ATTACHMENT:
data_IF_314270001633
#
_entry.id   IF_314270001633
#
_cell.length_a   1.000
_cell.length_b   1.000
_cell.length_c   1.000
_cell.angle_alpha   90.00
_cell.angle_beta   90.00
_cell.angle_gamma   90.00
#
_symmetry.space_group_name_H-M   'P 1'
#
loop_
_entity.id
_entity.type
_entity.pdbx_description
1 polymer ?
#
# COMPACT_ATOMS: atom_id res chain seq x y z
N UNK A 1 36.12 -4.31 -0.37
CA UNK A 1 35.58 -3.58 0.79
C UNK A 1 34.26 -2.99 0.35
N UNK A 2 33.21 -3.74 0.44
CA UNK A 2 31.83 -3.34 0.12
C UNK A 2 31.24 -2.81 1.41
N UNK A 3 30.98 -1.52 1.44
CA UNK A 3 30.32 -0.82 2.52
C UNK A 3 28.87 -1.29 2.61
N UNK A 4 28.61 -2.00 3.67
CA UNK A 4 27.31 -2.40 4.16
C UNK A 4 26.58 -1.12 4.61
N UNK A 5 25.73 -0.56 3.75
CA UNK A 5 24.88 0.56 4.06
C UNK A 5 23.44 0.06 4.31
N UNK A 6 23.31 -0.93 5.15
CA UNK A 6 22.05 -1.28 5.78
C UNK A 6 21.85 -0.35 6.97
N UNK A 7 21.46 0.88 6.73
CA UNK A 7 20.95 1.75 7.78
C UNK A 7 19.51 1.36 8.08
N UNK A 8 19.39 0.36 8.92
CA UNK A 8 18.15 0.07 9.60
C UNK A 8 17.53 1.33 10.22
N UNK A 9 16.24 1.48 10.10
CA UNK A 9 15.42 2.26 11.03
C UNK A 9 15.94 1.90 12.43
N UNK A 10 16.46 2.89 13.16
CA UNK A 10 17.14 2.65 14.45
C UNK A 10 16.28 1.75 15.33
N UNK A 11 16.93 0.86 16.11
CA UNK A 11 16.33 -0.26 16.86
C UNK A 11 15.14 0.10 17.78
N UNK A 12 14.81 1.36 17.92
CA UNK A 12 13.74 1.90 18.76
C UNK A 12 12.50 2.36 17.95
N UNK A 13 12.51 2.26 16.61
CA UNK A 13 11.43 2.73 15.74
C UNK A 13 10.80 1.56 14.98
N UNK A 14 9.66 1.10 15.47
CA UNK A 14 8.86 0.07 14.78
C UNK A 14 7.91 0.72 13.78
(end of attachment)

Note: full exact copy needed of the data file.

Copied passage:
data_IF_314270001633
#
_entry.id   IF_314270001633
#
_cell.length_a   1.000
_cell.length_b   1.000
_cell.length_c   1.000
_cell.angle_alpha   90.00
_cell.angle_beta   90.00
_cell.angle_gamma   90.00
#
_symmetry.space_group_name_H-M   'P 1'
#
loop_
_entity.id
_entity.type
_entity.pdbx_description
1 polymer ?
#
# COMPACT_ATOMS: atom_id res chain seq x y z
N UNK A 1 36.12 -4.31 -0.37
CA UNK A 1 35.58 -3.58 0.79
C UNK A 1 34.26 -2.99 0.35
N UNK A 2 33.21 -3.74 0.44
CA UNK A 2 31.83 -3.34 0.12
C UNK A 2 31.24 -2.81 1.41
N UNK A 3 30.98 -1.52 1.44
CA UNK A 3 30.32 -0.82 2.52
C UNK A 3 28.87 -1.29 2.61
N UNK A 4 28.61 -2.00 3.67
CA UNK A 4 27.31 -2.40 4.16
C UNK A 4 26.58 -1.12 4.61
N UNK A 5 25.73 -0.56 3.75
CA UNK A 5 24.88 0.56 4.06
C UNK A 5 23.44 0.06 4.31
N UNK A 6 23.31 -0.93 5.15
CA UNK A 6 22.05 -1.28 5.78
C UNK A 6 21.85 -0.35 6.97
N UNK A 7 21.46 0.88 6.73
CA UNK A 7 20.95 1.75 7.78
C UNK A 7 19.51 1.36 8.08
N UNK A 8 19.39 0.36 8.92
CA UNK A 8 18.15 0.07 9.60
C UNK A 8 17.53 1.33 10.22
N UNK A 9 16.24 1.48 10.10
CA UNK A 9 15.42 2.26 11.03
C UNK A 9 15.94 1.90 12.43
N UNK A 10 16.46 2.89 13.16
CA UNK A 10 17.14 2.65 14.45
C UNK A 10 16.28 1.75 15.33
N UNK A 11 16.93 0.86 16.11
CA UNK A 11 16.33 -0.26 16.86
C UNK A 11 15.14 0.10 17.78
N UNK A 12 14.81 1.36 17.92
CA UNK A 12 13.74 1.90 18.76
C UNK A 12 12.50 2.36 17.95
N UNK A 13 12.51 2.26 16.61
CA UNK A 13 11.43 2.73 15.74
C UNK A 13 10.80 1.56 14.98
N UNK A 14 9.66 1.10 15.47
CA UNK A 14 8.86 0.07 14.78
C UNK A 14 7.91 0.72 13.78